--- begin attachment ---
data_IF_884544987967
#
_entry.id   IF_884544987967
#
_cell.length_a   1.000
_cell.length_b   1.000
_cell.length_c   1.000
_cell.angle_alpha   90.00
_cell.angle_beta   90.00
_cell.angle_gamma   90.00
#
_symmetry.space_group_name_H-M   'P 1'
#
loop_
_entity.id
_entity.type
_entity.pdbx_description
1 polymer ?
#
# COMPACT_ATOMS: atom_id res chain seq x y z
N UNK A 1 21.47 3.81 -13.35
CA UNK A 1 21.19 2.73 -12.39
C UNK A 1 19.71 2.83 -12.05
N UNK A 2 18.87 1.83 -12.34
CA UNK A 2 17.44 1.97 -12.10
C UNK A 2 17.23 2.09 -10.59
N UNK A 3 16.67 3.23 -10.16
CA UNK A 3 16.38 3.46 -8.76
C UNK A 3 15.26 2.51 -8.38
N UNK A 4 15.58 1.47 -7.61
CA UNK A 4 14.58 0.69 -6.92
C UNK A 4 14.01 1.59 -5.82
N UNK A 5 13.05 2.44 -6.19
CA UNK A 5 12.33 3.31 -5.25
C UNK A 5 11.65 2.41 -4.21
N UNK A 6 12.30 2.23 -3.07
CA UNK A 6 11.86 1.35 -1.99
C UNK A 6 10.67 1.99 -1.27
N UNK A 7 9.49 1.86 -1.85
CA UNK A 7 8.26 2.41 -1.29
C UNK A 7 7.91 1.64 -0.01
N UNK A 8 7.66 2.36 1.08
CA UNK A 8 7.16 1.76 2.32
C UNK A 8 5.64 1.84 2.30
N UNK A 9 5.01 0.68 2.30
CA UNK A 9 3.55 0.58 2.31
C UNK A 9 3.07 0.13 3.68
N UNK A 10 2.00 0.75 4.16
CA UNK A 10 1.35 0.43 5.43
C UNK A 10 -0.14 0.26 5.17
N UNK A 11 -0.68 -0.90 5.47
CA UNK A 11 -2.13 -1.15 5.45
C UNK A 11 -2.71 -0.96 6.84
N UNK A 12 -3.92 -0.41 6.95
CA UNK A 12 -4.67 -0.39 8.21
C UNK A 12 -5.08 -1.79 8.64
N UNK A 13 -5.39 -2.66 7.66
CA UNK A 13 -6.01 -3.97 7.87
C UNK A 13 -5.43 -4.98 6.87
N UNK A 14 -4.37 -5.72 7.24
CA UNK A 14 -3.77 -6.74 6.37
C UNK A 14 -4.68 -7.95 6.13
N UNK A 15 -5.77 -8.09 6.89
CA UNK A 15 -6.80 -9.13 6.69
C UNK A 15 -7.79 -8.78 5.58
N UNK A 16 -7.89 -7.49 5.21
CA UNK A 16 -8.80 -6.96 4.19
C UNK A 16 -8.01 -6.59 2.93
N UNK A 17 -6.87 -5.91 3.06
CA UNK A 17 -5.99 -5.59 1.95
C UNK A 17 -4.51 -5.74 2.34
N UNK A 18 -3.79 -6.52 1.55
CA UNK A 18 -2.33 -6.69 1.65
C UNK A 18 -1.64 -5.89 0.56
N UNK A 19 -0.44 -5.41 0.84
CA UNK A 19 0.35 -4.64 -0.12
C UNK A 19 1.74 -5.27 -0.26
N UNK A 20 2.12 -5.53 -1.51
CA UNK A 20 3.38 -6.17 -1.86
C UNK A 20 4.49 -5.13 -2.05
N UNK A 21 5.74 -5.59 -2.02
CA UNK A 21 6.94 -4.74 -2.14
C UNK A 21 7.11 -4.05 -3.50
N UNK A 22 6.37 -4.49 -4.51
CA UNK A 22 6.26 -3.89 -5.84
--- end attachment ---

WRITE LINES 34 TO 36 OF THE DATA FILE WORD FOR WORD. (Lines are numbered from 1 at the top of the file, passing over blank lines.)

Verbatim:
CA UNK A 5 12.33 3.31 -5.25
C UNK A 5 11.65 2.41 -4.21
N UNK A 6 12.30 2.23 -3.07